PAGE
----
The long road to Tron: Legacy

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Whisper it, but Tron: Legacy, the long-awaited sequel to the 1982 original, is finally on the horizon. The cinematic release is set for December 17 (fingers crossed), but today saw the unveiling of the third segment of the film's triptych-style poster, featuring God of Tron and the dude himself, Jeff Bridges. The unveiling of the poster marks the conclusion of Disney's unprecedented three-year long marketing campaign, as Scott Snowden explains.

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Arguably the most overdue sequel ever, it only took Disney 26 years to realise they had a potential gold mine with Tron. The original, made back in 1982, is set in a world that exists inside a giant software corporation’s computer mainframe and was way ahead of its time. So far ahead in fact, that it didn’t do too well at the box office. It was only a few years after that it began to develop a cult following. The idea of computers having such an influence on our daily lives seemed unimaginable.

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Back at the 2008 Comic-Con, the panel for Race to Witch Mountain was winding down. The crowd had been kept entertained by Dwayne Johnson’s jokes, but were keen to get outside into the San Diego sunshine. However, before they could exit Hall H, there was one more previously unannounced presentation. The crowd shuffled back to their seats as the lights dimmed and a two-and-a-half minute trailer – actually more a concept test – was played for a sequel to Tron.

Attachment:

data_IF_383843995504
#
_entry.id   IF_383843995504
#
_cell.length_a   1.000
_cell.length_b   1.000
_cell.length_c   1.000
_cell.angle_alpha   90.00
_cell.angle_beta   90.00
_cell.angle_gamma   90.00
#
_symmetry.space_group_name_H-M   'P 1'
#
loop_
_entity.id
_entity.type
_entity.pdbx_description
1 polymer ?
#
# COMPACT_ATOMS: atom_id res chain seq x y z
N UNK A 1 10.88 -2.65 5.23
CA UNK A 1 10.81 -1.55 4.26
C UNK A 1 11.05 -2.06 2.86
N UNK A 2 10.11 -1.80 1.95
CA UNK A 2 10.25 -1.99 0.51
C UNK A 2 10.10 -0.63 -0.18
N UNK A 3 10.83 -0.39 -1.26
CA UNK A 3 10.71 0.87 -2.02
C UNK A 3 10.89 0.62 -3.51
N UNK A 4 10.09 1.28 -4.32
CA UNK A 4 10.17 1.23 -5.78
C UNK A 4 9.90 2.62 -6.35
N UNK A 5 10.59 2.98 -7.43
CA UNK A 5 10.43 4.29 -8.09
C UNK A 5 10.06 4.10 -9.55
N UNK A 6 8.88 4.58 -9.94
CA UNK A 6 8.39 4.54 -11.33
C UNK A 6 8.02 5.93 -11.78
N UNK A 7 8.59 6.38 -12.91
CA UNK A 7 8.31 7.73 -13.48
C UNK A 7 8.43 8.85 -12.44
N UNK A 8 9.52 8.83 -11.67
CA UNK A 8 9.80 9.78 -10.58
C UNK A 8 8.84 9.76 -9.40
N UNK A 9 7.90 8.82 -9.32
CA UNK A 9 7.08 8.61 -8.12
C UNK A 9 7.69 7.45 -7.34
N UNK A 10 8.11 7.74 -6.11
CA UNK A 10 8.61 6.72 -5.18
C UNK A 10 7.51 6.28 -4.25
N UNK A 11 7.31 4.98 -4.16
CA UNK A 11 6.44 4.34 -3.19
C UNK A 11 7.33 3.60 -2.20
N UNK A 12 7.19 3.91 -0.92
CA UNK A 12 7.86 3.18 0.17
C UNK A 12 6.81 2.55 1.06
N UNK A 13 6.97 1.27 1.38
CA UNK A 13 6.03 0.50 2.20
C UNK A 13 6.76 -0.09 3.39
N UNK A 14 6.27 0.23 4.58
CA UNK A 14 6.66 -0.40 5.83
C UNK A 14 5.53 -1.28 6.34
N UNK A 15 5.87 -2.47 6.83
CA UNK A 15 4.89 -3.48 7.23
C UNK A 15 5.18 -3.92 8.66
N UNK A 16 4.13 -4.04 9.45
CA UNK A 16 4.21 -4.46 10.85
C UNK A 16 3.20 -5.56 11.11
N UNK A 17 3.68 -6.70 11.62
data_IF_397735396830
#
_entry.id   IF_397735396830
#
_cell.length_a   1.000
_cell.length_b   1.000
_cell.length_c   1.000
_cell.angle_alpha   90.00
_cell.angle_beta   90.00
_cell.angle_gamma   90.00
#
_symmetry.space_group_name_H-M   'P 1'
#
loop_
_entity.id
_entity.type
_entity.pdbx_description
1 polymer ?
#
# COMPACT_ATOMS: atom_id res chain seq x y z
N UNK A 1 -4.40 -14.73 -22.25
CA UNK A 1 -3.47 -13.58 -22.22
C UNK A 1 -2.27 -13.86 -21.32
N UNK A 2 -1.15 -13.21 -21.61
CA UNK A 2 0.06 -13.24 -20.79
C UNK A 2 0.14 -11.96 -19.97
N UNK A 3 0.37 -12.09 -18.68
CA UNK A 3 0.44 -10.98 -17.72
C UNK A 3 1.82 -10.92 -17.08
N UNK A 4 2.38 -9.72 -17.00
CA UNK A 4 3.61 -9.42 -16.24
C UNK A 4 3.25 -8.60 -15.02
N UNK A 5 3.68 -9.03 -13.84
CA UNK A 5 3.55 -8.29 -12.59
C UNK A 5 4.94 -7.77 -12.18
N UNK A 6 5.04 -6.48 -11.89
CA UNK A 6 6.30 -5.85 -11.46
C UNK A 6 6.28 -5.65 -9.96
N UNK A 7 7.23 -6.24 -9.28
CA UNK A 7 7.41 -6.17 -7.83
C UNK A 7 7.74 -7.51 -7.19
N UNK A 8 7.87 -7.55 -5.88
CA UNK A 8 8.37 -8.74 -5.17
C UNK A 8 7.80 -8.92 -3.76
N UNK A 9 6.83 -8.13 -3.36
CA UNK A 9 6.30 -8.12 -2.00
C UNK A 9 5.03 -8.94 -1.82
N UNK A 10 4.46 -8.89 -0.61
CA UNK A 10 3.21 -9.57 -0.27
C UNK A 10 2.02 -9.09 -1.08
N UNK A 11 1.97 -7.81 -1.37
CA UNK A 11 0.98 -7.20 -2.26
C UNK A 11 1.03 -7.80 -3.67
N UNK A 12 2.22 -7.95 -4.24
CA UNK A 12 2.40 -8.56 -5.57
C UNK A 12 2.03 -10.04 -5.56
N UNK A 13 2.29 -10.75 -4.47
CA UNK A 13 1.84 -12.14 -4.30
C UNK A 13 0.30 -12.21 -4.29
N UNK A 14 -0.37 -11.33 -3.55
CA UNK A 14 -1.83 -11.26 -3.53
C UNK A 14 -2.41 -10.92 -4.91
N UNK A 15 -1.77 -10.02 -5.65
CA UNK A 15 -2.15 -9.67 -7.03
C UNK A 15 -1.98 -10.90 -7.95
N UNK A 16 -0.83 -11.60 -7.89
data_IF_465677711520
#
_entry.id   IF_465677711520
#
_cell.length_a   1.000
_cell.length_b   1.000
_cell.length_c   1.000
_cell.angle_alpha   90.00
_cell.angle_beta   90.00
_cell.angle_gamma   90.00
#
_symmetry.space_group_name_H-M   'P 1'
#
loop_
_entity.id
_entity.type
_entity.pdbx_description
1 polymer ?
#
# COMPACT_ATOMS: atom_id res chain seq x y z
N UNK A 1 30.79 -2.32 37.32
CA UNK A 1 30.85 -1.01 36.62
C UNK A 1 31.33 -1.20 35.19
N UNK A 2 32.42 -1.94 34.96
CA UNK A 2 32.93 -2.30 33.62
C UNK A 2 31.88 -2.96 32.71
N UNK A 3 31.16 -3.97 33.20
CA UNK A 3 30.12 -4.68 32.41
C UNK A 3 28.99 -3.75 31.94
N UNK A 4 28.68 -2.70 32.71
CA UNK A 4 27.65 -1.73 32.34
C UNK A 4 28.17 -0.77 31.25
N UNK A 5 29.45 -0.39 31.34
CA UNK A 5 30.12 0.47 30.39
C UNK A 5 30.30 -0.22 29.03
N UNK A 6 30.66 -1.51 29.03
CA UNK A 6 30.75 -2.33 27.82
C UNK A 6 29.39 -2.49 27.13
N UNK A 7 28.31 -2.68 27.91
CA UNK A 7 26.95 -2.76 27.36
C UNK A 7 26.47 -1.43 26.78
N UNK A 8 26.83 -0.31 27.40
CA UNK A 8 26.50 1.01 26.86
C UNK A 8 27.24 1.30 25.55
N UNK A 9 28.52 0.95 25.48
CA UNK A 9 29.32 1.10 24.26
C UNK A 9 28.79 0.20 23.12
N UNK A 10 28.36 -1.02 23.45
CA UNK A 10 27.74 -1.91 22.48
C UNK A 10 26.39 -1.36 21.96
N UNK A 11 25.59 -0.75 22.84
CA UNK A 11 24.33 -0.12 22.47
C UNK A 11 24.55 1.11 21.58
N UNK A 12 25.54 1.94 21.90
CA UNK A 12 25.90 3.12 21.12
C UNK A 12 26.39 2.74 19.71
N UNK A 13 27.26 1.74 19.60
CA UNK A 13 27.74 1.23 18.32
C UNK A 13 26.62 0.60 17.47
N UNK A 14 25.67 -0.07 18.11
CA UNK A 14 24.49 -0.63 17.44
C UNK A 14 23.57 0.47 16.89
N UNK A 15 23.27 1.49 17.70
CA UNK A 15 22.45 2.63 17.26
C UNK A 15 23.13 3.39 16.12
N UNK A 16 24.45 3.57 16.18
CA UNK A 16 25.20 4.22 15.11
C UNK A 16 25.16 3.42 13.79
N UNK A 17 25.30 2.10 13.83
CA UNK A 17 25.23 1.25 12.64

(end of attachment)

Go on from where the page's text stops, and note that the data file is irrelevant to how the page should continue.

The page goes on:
Reimagined Lightcycles raced through tunnels in a seemingly familiar world that had been transformed into something so much more than it once was. Two video game warriors do jaw-dropping battle as these Lightcycles repeatedly smash into each other in attempt to win. They even have air brakes.

The crowd went absolutely nuts. Within minutes, posts were appearing all over the internet – the coolest thing in the universe has just been unveiled. And since then, in a carefully orchestrated marketing exercise, Disney has managed to keep fans on the edge of their seats for three years. Each year, a new trailer has been released along with new photographs and tantalising titbits of information about the new movie.

One year later - again at Comic-Con, a warehouse-style building in the fashionable Gaslamp District and not far from the convention centre was completely decked-out down to the last detail to match Flynn’s arcade – a pivotal location featured in both Tron movies. Inside, old arcade machines from the 80s stood draped in plastic covers as if time had stood still for nearly 30 years. Fans were allowed in to walkthrough the replicated set, and through a secret door that opens in the wall - just like in the new movie, into a secret cellar and into a glamorous, super-trendy, Tron-themed nightclub bar at the end.

Needless to say, the queues to get in went around the block. Flynn’s arcade marked the end of a three-month or so internet-based quest that fans could embark on. It followed the basic premise of a continual online search for the main character, Kevin Flynn – played by Jeff Bridges, who has disappeared, just like in the new movie.

Fans could answer questions on the website about all manner off arcade games of the past to qualify for t-shirts, identity badges and all manner of Tron-related goodies. In addition, viral posts began to appear on the web showing mocked up news footage associated with the disappearance of Flynn. Naturally no one this side of the Pond really caught wind of this, but in the States it was huge.

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